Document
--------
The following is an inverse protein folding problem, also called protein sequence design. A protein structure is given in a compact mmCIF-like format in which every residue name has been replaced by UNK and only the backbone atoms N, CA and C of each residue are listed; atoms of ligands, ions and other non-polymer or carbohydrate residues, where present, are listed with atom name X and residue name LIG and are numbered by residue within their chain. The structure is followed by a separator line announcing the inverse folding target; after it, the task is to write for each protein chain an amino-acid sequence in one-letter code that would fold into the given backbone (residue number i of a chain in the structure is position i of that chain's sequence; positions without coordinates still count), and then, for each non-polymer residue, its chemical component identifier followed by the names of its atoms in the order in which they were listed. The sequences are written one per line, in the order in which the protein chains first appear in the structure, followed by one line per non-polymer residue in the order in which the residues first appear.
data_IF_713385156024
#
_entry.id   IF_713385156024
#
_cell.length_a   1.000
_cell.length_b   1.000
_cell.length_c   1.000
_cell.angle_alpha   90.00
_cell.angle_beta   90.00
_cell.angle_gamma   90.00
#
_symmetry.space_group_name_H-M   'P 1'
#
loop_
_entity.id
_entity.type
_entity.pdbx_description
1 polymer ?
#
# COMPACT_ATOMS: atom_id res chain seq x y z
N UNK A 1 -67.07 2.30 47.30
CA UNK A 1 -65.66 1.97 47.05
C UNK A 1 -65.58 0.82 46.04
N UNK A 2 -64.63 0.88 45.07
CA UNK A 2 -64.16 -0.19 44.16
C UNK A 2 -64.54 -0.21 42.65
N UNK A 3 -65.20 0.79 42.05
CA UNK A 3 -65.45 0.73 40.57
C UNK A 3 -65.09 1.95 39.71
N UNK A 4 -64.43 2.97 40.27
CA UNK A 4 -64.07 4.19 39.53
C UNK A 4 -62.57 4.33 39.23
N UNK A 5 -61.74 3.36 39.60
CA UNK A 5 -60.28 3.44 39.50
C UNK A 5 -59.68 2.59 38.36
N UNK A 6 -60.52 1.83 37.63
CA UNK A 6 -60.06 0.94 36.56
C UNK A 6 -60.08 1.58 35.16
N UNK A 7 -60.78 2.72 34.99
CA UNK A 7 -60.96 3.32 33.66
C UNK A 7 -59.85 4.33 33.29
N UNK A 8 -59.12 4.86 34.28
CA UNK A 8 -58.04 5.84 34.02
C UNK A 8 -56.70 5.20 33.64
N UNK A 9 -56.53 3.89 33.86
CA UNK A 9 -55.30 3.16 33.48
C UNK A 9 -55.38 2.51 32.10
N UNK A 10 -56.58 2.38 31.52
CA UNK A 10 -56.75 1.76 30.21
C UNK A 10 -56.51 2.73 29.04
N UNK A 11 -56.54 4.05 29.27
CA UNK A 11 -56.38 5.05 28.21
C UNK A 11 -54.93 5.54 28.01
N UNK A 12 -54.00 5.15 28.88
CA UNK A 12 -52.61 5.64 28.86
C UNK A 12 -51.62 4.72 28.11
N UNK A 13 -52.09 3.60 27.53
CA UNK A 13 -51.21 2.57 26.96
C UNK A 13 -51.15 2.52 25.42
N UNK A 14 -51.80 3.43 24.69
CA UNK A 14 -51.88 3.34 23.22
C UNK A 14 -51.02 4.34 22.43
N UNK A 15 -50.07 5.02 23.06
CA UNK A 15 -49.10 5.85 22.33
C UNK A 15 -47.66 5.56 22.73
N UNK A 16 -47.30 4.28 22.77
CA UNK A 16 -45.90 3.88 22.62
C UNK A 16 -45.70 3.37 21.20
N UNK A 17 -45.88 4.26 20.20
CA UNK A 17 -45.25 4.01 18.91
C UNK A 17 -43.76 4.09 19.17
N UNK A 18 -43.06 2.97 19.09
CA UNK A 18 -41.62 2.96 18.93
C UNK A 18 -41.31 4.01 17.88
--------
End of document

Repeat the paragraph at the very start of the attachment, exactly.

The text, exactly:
The following is an inverse protein folding problem, also called protein sequence design. A protein structure is given in a compact mmCIF-like format in which every residue name has been replaced by UNK and only the backbone atoms N, CA and C of each residue are listed; atoms of ligands, ions and other non-polymer or carbohydrate residues, where present, are listed with atom name X and residue name LIG and are numbered by residue within their chain. The structure is followed by a separator line announcing the inverse folding target; after it, the task is to write for each protein chain an amino-acid sequence in one-letter code that would fold into the given backbone (residue number i of a chain in the structure is position i of that chain's sequence; positions without coordinates still count), and then, for each non-polymer residue, its chemical component identifier followed by the names of its atoms in the order in which they were listed. The sequences are written one per line, in the order in which the protein chains first appear in the structure, followed by one line per non-polymer residue in the order in which the residues first appear.